You are asking for something which does not exist: prepositions do not possess "exact concepts" which can be recognized in every particular use. The "meaning" of a preposition depends on context—the particular words it joins—and is determined by historical contingency, not formal analysis of semantic content.
For any preposition it might be possible, with imagination and ingenuity, to work up a core "concept", a single definition which would embrace all the "meanings" the preposition is used to express.
But even if you had such a definition, it would be practically worthless. On the one hand the definition would be so vague that it would not help you understand what "meaning" the preposition was intended to express in any specific context. And on the other hand it would have so much overlap with the meanings of other prepositions that it would not help you predict which preposition you should employ in any given context.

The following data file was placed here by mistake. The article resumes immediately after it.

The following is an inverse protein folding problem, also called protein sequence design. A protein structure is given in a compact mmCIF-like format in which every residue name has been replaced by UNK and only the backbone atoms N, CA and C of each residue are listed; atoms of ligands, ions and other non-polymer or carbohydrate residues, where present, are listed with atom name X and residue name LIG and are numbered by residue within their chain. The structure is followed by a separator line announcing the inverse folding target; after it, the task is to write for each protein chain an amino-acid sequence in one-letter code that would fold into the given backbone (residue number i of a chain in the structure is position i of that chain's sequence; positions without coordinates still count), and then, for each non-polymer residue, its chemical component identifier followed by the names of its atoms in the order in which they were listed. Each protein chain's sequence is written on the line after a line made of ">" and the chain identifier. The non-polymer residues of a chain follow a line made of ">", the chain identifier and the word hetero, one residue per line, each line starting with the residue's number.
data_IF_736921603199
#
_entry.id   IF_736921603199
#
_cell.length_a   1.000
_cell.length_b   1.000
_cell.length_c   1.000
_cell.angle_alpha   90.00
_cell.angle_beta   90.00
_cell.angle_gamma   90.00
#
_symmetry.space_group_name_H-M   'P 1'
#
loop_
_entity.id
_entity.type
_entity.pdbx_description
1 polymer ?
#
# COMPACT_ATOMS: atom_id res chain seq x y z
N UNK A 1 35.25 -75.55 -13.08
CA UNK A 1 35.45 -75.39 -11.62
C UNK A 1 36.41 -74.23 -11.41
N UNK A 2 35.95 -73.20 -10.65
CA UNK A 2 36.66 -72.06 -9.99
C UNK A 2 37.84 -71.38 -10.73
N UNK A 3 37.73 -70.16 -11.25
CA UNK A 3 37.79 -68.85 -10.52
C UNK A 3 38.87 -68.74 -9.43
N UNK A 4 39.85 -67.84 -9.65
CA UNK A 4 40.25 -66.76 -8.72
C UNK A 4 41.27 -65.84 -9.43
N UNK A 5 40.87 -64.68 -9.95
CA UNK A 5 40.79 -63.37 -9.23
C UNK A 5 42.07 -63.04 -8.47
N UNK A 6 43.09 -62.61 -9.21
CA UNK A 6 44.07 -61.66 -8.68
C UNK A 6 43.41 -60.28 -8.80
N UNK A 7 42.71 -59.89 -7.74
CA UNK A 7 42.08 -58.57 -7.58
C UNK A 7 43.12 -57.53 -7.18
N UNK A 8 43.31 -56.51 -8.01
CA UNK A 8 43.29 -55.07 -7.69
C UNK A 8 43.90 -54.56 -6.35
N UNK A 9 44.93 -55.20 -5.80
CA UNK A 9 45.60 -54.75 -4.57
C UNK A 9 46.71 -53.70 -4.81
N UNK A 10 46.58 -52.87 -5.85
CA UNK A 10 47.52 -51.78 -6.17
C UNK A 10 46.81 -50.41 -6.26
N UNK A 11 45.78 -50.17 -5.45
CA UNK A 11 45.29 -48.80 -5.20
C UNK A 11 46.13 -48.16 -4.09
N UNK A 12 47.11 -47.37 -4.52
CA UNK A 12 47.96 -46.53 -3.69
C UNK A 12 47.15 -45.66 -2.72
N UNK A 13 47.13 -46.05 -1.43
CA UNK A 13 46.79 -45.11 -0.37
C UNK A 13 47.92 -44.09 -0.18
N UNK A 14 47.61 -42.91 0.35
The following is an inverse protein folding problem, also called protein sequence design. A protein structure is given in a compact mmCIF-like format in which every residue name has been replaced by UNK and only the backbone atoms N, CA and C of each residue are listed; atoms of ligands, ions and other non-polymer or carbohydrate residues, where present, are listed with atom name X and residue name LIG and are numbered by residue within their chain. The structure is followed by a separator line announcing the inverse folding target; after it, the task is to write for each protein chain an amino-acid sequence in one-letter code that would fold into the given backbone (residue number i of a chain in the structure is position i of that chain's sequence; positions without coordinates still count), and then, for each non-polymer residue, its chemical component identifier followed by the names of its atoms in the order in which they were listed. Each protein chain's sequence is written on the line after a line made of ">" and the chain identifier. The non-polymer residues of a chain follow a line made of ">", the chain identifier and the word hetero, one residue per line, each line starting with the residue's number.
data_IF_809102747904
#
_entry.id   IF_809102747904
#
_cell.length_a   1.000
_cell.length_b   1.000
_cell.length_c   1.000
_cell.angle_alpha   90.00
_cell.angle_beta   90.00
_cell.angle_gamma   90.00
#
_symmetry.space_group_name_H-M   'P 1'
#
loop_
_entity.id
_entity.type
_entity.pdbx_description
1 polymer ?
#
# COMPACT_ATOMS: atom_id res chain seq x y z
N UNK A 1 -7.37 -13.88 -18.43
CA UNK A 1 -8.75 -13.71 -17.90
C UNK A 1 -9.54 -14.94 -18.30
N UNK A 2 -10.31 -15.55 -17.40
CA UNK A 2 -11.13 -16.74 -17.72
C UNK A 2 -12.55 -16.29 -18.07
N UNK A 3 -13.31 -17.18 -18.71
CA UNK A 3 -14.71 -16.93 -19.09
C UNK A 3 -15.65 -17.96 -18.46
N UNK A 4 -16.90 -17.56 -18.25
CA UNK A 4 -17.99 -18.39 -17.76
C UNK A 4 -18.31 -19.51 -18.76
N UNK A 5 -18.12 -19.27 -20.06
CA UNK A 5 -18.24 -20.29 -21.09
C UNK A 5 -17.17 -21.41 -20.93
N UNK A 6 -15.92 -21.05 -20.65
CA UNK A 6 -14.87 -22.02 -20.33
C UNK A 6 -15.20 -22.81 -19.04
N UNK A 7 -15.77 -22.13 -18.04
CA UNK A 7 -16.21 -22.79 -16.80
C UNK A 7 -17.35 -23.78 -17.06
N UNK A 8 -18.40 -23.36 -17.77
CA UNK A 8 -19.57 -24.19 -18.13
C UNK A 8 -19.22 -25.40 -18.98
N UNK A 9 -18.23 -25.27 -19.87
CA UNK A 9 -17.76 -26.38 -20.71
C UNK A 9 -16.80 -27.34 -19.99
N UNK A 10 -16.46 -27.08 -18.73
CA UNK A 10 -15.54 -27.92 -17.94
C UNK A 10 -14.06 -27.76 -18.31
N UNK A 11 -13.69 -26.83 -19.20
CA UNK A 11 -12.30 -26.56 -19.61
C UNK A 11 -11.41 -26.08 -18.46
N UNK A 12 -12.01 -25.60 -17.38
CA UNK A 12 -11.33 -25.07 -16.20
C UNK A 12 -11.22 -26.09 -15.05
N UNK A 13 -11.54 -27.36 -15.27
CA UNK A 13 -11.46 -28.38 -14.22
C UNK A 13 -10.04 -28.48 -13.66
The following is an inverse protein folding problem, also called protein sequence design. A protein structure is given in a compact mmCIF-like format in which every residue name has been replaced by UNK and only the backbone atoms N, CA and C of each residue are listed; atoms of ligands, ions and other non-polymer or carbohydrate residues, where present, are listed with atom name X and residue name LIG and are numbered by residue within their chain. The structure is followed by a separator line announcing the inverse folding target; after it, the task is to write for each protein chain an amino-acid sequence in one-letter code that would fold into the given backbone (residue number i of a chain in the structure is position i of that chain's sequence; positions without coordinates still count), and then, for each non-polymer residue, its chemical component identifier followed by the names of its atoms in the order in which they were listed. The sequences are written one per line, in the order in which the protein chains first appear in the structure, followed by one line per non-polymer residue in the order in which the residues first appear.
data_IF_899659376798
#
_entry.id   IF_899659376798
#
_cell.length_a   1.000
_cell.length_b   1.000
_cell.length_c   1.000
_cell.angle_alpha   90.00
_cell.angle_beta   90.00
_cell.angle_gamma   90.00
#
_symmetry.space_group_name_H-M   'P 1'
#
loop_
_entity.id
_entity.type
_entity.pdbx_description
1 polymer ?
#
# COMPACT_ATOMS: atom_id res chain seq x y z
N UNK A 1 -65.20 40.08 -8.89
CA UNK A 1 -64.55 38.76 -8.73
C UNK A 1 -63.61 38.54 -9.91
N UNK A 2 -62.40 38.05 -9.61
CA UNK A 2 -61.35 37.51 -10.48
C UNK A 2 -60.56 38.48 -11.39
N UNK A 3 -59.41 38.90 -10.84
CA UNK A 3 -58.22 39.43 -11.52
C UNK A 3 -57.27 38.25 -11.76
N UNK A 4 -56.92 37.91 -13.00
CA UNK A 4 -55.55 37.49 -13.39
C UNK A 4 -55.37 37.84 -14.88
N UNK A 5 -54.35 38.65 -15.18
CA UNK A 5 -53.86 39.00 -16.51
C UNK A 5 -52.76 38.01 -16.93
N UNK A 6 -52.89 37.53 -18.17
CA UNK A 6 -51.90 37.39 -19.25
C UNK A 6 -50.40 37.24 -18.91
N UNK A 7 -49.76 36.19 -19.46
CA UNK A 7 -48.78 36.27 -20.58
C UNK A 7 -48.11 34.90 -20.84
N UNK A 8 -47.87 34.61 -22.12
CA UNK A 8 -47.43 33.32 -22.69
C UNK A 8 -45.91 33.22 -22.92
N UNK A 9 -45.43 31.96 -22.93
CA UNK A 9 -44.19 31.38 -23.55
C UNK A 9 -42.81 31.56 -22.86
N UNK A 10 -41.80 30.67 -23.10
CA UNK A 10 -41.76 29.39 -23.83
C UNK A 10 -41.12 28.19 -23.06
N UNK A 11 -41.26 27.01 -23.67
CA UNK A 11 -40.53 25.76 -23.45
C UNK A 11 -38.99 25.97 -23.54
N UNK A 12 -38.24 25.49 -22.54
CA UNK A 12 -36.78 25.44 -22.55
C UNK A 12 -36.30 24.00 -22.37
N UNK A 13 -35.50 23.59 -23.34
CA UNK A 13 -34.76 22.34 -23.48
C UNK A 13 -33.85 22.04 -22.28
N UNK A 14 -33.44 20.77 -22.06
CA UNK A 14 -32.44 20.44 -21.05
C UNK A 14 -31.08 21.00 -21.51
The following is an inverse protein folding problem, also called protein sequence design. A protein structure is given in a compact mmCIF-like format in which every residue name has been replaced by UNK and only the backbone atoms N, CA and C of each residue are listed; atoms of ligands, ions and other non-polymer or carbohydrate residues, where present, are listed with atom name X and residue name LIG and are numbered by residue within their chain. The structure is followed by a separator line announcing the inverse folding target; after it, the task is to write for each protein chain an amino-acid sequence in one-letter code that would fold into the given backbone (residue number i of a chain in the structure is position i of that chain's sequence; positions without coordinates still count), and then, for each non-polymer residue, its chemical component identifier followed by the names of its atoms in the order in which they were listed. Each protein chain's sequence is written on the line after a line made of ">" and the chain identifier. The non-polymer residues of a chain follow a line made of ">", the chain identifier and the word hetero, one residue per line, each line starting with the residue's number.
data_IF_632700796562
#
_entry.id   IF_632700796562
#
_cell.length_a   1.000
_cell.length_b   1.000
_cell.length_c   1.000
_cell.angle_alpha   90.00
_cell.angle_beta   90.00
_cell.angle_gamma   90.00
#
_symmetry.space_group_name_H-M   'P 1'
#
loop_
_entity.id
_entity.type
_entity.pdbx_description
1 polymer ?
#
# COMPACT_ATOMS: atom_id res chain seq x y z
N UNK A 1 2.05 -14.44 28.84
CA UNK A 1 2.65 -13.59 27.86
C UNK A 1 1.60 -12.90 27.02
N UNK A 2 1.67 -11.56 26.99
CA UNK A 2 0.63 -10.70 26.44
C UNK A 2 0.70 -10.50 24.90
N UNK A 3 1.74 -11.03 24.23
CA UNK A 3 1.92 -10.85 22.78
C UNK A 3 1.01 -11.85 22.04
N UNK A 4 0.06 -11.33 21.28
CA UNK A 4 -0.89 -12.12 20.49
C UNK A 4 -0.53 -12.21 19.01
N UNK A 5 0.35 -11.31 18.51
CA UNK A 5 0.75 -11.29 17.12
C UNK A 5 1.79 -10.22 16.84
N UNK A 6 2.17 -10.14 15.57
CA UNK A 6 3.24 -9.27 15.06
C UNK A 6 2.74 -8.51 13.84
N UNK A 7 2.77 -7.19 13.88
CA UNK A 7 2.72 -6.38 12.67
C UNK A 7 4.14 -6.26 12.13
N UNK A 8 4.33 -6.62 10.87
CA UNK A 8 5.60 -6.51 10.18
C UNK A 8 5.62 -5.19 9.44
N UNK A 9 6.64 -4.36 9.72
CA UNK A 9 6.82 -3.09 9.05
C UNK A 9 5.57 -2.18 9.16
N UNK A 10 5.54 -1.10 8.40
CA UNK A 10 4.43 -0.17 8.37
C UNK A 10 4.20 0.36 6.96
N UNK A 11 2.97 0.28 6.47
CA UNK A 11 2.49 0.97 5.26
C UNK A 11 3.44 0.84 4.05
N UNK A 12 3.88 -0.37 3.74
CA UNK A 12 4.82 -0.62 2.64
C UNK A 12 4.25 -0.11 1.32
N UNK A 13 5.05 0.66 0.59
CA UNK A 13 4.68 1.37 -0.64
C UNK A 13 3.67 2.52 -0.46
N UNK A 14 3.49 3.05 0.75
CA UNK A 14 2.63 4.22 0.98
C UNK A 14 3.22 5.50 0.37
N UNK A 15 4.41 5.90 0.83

You're not going to learn anything useful by looking for an "exact concept". What you have to learn is the constructions: the meaning expressed by the collocation of a preposition with specific words.